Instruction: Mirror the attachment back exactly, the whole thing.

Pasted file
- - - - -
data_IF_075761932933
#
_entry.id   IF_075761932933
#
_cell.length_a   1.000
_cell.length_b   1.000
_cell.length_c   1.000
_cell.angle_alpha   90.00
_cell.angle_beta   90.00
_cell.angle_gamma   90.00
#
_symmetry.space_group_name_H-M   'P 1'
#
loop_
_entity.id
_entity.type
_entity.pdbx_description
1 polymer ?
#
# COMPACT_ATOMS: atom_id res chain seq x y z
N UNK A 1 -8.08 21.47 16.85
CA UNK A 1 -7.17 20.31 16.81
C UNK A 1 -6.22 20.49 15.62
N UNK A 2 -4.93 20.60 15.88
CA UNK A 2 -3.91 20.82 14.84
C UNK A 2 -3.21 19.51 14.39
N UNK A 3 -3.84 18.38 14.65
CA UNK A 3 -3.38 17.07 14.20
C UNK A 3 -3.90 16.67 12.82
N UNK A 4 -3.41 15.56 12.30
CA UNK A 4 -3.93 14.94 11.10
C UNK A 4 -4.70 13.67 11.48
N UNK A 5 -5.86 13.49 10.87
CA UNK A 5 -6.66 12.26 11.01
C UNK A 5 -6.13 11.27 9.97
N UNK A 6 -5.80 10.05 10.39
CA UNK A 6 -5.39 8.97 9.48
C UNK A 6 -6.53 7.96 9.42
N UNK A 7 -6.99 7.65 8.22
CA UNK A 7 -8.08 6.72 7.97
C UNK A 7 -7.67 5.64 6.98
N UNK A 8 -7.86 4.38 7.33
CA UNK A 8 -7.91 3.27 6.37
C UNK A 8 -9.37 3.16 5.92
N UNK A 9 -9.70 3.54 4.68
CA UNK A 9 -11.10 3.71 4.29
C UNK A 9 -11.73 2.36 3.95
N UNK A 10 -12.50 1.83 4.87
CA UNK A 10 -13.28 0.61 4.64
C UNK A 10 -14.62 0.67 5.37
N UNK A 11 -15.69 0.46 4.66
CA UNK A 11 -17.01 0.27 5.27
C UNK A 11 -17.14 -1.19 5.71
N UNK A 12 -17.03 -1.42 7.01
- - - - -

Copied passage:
data_IF_075761932933
#
_entry.id   IF_075761932933
#
_cell.length_a   1.000
_cell.length_b   1.000
_cell.length_c   1.000
_cell.angle_alpha   90.00
_cell.angle_beta   90.00
_cell.angle_gamma   90.00
#
_symmetry.space_group_name_H-M   'P 1'
#
loop_
_entity.id
_entity.type
_entity.pdbx_description
1 polymer ?
#
# COMPACT_ATOMS: atom_id res chain seq x y z
N UNK A 1 -8.08 21.47 16.85
CA UNK A 1 -7.17 20.31 16.81
C UNK A 1 -6.22 20.49 15.62
N UNK A 2 -4.93 20.60 15.88
CA UNK A 2 -3.91 20.82 14.84
C UNK A 2 -3.21 19.51 14.39
N UNK A 3 -3.84 18.38 14.65
CA UNK A 3 -3.38 17.07 14.20
C UNK A 3 -3.90 16.67 12.82
N UNK A 4 -3.41 15.56 12.30
CA UNK A 4 -3.93 14.94 11.10
C UNK A 4 -4.70 13.67 11.48
N UNK A 5 -5.86 13.49 10.87
CA UNK A 5 -6.66 12.26 11.01
C UNK A 5 -6.13 11.27 9.97
N UNK A 6 -5.80 10.05 10.39
CA UNK A 6 -5.39 8.97 9.48
C UNK A 6 -6.53 7.96 9.42
N UNK A 7 -6.99 7.65 8.22
CA UNK A 7 -8.08 6.72 7.97
C UNK A 7 -7.67 5.64 6.98
N UNK A 8 -7.86 4.38 7.33
CA UNK A 8 -7.91 3.27 6.37
C UNK A 8 -9.37 3.16 5.92
N UNK A 9 -9.70 3.54 4.68
CA UNK A 9 -11.10 3.71 4.29
C UNK A 9 -11.73 2.36 3.95
N UNK A 10 -12.50 1.83 4.87
CA UNK A 10 -13.28 0.61 4.64
C UNK A 10 -14.62 0.67 5.37
N UNK A 11 -15.69 0.46 4.66
CA UNK A 11 -17.01 0.27 5.27
C UNK A 11 -17.14 -1.19 5.71
N UNK A 12 -17.03 -1.42 7.01